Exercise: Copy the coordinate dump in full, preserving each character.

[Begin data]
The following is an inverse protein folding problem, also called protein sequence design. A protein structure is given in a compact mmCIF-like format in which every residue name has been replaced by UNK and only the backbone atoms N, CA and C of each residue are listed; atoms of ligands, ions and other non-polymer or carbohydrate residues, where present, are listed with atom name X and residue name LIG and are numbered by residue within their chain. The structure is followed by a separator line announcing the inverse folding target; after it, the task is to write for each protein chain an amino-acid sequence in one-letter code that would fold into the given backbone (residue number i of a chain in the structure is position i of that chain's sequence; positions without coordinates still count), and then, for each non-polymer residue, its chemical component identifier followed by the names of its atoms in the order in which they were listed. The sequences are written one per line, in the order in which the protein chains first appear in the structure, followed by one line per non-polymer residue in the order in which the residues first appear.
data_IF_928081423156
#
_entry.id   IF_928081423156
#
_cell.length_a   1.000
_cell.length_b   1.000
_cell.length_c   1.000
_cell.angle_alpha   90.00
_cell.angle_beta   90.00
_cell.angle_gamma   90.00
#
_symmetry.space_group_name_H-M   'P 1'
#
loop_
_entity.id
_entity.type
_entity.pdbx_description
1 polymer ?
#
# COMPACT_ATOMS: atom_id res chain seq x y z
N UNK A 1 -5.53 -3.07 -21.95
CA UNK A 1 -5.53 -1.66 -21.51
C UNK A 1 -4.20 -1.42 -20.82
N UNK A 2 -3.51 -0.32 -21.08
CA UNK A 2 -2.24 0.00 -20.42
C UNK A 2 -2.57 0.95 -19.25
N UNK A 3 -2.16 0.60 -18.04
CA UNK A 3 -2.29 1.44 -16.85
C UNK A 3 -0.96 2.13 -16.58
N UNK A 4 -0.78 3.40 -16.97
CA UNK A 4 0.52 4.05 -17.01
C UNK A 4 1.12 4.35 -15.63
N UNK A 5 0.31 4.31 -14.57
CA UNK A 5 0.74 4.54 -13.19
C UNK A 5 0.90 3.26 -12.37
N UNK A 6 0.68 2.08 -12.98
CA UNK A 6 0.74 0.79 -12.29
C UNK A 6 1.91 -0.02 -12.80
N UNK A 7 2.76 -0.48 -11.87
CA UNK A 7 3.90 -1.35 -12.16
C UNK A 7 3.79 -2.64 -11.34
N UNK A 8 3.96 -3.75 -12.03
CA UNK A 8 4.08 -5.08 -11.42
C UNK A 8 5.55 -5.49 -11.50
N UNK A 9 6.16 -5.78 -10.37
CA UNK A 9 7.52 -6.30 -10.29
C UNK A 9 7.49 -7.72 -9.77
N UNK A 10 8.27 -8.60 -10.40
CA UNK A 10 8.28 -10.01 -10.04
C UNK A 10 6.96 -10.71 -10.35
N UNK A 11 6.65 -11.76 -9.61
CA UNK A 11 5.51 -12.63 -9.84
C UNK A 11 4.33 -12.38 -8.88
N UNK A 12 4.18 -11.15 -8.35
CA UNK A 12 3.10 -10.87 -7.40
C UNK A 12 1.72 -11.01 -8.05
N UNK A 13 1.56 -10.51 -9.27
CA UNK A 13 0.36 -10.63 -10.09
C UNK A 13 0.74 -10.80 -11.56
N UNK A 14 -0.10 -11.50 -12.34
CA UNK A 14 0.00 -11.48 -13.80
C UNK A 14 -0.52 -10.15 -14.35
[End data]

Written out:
The following is an inverse protein folding problem, also called protein sequence design. A protein structure is given in a compact mmCIF-like format in which every residue name has been replaced by UNK and only the backbone atoms N, CA and C of each residue are listed; atoms of ligands, ions and other non-polymer or carbohydrate residues, where present, are listed with atom name X and residue name LIG and are numbered by residue within their chain. The structure is followed by a separator line announcing the inverse folding target; after it, the task is to write for each protein chain an amino-acid sequence in one-letter code that would fold into the given backbone (residue number i of a chain in the structure is position i of that chain's sequence; positions without coordinates still count), and then, for each non-polymer residue, its chemical component identifier followed by the names of its atoms in the order in which they were listed. The sequences are written one per line, in the order in which the protein chains first appear in the structure, followed by one line per non-polymer residue in the order in which the residues first appear.
data_IF_928081423156
#
_entry.id   IF_928081423156
#
_cell.length_a   1.000
_cell.length_b   1.000
_cell.length_c   1.000
_cell.angle_alpha   90.00
_cell.angle_beta   90.00
_cell.angle_gamma   90.00
#
_symmetry.space_group_name_H-M   'P 1'
#
loop_
_entity.id
_entity.type
_entity.pdbx_description
1 polymer ?
#
# COMPACT_ATOMS: atom_id res chain seq x y z
N UNK A 1 -5.53 -3.07 -21.95
CA UNK A 1 -5.53 -1.66 -21.51
C UNK A 1 -4.20 -1.42 -20.82
N UNK A 2 -3.51 -0.32 -21.08
CA UNK A 2 -2.24 0.00 -20.42
C UNK A 2 -2.57 0.95 -19.25
N UNK A 3 -2.16 0.60 -18.04
CA UNK A 3 -2.29 1.44 -16.85
C UNK A 3 -0.96 2.13 -16.58
N UNK A 4 -0.78 3.40 -16.97
CA UNK A 4 0.52 4.05 -17.01
C UNK A 4 1.12 4.35 -15.63
N UNK A 5 0.31 4.31 -14.57
CA UNK A 5 0.74 4.54 -13.19
C UNK A 5 0.90 3.26 -12.37
N UNK A 6 0.68 2.08 -12.98
CA UNK A 6 0.74 0.79 -12.29
C UNK A 6 1.91 -0.02 -12.80
N UNK A 7 2.76 -0.48 -11.87
CA UNK A 7 3.90 -1.35 -12.16
C UNK A 7 3.79 -2.64 -11.34
N UNK A 8 3.96 -3.75 -12.03
CA UNK A 8 4.08 -5.08 -11.42
C UNK A 8 5.55 -5.49 -11.50
N UNK A 9 6.16 -5.78 -10.37
CA UNK A 9 7.52 -6.30 -10.29
C UNK A 9 7.49 -7.72 -9.77
N UNK A 10 8.27 -8.60 -10.40
CA UNK A 10 8.28 -10.01 -10.04
C UNK A 10 6.96 -10.71 -10.35
N UNK A 11 6.65 -11.76 -9.61
CA UNK A 11 5.51 -12.63 -9.84
C UNK A 11 4.33 -12.38 -8.88
N UNK A 12 4.18 -11.15 -8.35
CA UNK A 12 3.10 -10.87 -7.40
C UNK A 12 1.72 -11.01 -8.05
N UNK A 13 1.56 -10.51 -9.27
CA UNK A 13 0.36 -10.63 -10.09
C UNK A 13 0.74 -10.80 -11.56
N UNK A 14 -0.10 -11.50 -12.34
CA UNK A 14 0.00 -11.48 -13.80
C UNK A 14 -0.52 -10.15 -14.35